One of the reasons the nation could suffer from this level of consumption is that the nation is on the border of Russia and Ukraine; two nations that have had a lot of conflict in recent years. When stress is added to a population the result is often drinking.
What is Dipsomania?
Dipsomania is a word for alcoholism that refers to bouts of intense cravings. While the term is similar to alcoholism, the short-term cravings can be more intense and noticeable to friends and family. Moreover, it was one of the first terms used to describe the impact of alcoholism on a person's mind.
The word was introduced in 1819 by Doctor C. Von Brühl-Cramer. He published a book about it and it became one of the first and most well-known books about alcoholism. In the book, Doctor Brühl-Cramer noted that it was a physical disease. His primary method of treatment for the condition was a therapy that was based on known chemistry at the time. While it's not similar to what we have in place today, he laid the foundation for the future of alcohol treatment.
Doctor C. Von Brühl-Cramer also made connections to why the condition occurred. He was able to relate the causes to mental health issues and show how alcohol could harm a person's body.
What is the History of Alcoholism?
The history of alcoholism is a long one and it dates back to the formation of agriculture. While addictive substances have been around for far longer, they couldn't become a problem until people began to settle down in groups. Furthermore, alcohol needs to be fermented, which takes time and resources. Therefore, stability was needed for alcohol to be mass-produced and available for everyone.
About the history of alcoholism, some examples of alcohol being used in ancient cultures are also available. For example, one study shows the drinking patterns of ancient Romans. The study delves into when alcohol usage increased and how it was based on what the empire was going through at the time.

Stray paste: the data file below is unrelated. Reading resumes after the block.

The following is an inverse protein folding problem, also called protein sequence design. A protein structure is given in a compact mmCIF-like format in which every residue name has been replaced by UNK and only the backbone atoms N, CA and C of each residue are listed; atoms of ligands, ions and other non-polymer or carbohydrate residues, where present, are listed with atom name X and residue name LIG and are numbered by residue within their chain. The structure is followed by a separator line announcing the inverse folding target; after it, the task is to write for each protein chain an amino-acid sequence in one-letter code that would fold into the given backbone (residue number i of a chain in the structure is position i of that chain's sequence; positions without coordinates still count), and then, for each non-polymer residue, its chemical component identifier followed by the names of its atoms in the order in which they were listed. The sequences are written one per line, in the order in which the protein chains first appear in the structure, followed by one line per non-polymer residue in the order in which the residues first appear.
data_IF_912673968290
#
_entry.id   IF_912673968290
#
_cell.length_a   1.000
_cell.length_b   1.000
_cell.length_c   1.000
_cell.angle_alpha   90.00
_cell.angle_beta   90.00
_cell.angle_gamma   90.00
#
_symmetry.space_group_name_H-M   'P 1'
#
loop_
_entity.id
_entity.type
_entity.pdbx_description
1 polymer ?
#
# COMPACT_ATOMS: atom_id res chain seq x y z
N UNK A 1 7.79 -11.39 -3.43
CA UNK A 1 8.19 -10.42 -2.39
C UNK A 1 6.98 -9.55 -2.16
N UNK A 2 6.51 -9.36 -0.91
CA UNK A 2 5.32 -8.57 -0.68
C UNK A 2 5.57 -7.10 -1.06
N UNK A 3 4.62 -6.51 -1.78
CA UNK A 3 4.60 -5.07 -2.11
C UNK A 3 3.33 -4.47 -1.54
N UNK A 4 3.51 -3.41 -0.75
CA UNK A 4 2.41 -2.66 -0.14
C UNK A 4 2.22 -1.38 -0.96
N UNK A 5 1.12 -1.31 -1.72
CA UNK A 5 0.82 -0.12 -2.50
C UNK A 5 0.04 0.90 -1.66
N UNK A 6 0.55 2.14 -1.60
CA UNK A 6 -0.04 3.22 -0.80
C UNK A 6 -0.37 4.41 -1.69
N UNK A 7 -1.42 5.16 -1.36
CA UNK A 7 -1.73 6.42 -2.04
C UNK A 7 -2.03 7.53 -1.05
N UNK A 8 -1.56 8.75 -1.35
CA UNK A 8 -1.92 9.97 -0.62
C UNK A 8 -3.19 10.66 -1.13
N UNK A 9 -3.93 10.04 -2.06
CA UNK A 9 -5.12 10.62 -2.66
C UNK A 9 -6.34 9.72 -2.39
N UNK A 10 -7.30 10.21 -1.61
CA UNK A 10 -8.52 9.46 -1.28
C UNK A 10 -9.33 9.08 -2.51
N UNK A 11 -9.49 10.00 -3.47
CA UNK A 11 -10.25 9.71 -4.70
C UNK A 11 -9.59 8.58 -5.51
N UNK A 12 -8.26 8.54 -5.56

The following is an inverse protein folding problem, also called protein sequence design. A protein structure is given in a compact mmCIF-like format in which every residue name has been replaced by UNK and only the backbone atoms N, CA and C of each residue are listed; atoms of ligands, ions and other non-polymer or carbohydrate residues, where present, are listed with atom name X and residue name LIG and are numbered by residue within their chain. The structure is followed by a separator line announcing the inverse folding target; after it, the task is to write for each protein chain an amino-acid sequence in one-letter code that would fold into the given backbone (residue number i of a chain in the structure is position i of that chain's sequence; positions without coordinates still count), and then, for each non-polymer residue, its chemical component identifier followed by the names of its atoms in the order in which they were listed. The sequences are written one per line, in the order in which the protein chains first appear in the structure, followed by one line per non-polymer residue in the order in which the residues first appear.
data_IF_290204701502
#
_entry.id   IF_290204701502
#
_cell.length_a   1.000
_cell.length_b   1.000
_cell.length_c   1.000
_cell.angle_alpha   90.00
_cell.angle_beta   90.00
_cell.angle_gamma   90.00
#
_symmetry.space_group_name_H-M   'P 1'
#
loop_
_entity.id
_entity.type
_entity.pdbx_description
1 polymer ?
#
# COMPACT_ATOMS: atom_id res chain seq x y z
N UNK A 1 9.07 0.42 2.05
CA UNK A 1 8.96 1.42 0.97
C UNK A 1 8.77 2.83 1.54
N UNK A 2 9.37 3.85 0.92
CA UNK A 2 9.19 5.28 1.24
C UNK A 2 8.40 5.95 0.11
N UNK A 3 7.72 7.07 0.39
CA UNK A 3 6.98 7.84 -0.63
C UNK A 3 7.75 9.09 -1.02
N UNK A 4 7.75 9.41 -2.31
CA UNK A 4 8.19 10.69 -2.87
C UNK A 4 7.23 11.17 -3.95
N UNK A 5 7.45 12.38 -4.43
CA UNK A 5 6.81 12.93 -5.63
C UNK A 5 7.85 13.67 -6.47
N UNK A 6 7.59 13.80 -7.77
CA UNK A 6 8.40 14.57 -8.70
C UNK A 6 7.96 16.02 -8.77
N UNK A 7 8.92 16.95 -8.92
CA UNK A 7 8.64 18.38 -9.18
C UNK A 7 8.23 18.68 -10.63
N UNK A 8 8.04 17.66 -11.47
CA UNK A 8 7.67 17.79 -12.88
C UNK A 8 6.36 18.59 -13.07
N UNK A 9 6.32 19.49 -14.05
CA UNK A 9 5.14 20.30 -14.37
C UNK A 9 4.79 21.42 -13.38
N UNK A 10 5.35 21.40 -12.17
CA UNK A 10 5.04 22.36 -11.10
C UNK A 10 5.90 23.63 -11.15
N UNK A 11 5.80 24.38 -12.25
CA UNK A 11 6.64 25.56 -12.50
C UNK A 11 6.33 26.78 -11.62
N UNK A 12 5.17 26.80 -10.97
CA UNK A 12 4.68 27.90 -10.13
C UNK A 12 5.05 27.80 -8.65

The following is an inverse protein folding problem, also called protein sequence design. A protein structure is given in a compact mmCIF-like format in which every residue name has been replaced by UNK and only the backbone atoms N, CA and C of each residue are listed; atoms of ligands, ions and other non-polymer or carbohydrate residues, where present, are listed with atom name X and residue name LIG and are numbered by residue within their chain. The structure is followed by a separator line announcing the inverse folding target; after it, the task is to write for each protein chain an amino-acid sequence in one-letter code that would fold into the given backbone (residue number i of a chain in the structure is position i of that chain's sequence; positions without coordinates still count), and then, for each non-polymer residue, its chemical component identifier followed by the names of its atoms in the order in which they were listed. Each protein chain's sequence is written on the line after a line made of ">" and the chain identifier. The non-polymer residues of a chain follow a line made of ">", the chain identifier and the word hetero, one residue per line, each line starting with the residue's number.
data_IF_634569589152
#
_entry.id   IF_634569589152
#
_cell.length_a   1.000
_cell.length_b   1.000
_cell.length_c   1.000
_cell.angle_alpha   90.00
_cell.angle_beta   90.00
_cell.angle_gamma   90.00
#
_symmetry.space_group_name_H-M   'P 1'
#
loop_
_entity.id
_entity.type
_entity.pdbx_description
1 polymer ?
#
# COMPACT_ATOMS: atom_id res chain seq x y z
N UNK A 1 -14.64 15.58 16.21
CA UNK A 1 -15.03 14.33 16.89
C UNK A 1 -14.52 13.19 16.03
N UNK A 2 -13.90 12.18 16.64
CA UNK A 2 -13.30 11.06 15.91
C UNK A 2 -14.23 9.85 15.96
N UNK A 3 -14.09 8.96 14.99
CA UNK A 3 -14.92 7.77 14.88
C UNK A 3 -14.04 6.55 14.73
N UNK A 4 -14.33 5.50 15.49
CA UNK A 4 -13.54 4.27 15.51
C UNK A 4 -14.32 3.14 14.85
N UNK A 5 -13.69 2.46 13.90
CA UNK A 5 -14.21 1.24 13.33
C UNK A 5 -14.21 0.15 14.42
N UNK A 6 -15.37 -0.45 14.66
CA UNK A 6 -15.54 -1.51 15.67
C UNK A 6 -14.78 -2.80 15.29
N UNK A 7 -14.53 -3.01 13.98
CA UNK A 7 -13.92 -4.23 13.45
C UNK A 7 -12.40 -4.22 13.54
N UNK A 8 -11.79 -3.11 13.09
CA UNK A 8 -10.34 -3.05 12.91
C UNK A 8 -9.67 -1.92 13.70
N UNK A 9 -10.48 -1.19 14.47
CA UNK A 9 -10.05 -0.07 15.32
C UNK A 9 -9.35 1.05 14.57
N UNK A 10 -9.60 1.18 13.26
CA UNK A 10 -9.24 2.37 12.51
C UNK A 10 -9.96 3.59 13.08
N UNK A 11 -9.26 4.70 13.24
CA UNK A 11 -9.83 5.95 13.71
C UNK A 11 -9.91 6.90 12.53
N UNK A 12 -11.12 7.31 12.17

While alcoholism was well-known during this period, it became more serious as modern society began to develop. Many researchers claim that addictions like alcoholism are a response to the stresses that present themselves in the modern world.
Moving closer to modern times, the 20th century led to learning and a more in-depth understanding of alcoholism. One study follows the treatment of alcohol throughout this time and tells the story of events like prohibition that changed the United States. There have also been attempts by governments to perform eugenics on people believed to be alcoholics. For example, the German government attempted to make Alcoholics Infertile to stop the spread of the illness.
Luckily, treatment methods have evolved and we now have a much better understanding of alcoholism and how to treat it.
How Alcoholism Affects Society
Alcoholism has many negative effects on families, society, and even individuals. While studies are limited on the impact of long-term alcohol consumption, two studies have been conducted over the last five decades. These studies have monitored drinking behaviors and how they impacted people and society.
According to Alcohol Health and Research World, factors such as co-occurring disorders were found in people who began drinking at a young age. People were more likely to develop mental health disorders like bipolar disorder, anxiety, and depression. Moreover, it was clear that people who continued to drink experienced conditions that got worse with time.